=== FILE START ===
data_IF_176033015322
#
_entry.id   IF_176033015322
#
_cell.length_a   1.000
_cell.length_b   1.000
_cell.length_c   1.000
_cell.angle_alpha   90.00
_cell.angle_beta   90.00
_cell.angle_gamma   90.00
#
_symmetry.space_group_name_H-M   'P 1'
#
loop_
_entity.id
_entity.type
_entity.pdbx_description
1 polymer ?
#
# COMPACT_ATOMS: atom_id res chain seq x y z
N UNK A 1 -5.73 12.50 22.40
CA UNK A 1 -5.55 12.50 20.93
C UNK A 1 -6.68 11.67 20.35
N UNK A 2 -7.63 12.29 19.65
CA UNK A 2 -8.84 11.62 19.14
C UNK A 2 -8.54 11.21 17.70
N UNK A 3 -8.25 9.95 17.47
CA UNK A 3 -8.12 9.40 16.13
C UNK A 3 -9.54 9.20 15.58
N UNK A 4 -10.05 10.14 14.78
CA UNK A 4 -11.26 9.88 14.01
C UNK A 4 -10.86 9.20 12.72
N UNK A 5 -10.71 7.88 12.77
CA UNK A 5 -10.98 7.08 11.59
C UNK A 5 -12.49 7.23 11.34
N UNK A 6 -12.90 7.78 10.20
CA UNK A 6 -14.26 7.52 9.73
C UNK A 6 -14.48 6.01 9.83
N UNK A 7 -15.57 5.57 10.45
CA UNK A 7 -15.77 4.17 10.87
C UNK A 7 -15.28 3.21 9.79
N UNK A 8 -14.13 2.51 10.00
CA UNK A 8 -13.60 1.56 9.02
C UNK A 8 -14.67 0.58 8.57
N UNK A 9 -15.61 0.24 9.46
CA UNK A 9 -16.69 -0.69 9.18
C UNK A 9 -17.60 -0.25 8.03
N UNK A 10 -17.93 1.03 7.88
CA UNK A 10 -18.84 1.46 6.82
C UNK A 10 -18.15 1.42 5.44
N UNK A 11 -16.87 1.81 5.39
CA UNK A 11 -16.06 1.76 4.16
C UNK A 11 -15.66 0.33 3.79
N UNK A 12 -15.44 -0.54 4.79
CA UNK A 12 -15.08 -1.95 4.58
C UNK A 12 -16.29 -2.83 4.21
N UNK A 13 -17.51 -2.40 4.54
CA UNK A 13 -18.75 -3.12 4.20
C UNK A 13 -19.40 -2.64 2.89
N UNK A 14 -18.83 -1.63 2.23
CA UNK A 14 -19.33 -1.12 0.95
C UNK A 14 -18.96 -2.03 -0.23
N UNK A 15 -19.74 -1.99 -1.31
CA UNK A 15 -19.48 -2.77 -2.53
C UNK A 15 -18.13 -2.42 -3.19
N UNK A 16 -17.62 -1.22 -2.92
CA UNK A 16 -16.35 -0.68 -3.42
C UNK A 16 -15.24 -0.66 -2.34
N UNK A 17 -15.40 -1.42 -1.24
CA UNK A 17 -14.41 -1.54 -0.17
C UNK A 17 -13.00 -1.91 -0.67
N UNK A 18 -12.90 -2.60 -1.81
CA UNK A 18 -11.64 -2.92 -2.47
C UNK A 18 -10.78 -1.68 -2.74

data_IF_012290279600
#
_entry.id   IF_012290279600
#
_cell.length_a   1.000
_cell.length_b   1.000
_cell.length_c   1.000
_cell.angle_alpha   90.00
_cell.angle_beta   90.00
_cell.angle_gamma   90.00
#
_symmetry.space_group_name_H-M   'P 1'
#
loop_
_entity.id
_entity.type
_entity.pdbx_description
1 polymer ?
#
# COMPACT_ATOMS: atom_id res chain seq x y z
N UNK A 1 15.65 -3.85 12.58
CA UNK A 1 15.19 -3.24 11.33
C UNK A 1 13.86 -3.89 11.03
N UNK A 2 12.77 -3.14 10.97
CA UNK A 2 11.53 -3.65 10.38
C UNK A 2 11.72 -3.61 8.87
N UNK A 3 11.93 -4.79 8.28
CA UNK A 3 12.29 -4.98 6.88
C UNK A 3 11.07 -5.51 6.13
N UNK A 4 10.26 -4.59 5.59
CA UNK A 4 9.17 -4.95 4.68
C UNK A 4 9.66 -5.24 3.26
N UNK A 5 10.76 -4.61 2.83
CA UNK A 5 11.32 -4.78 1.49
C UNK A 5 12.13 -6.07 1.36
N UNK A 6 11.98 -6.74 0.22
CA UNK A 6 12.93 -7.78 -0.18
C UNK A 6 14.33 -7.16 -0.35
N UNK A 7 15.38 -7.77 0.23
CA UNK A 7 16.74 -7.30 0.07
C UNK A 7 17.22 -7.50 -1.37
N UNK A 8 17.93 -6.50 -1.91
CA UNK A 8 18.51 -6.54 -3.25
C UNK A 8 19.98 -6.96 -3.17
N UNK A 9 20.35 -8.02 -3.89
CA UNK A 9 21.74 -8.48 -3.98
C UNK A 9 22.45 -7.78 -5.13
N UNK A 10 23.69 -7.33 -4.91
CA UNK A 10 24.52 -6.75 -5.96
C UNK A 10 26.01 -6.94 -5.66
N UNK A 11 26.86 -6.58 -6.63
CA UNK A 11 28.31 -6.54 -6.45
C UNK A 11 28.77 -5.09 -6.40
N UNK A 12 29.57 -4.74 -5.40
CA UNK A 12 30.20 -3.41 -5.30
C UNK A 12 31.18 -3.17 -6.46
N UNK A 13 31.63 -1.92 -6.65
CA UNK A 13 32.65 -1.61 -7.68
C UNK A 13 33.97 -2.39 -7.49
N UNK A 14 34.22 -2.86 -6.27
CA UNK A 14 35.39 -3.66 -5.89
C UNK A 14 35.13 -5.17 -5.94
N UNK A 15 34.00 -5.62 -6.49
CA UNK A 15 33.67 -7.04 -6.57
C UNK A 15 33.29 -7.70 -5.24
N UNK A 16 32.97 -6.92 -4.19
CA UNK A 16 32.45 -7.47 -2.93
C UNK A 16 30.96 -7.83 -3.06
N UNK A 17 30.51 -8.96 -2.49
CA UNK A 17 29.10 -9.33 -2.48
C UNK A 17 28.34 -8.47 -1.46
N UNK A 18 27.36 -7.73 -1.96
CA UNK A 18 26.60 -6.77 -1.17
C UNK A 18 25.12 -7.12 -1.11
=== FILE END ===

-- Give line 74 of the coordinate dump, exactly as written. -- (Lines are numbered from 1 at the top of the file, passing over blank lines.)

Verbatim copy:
C UNK A 18 -10.78 -1.68 -2.74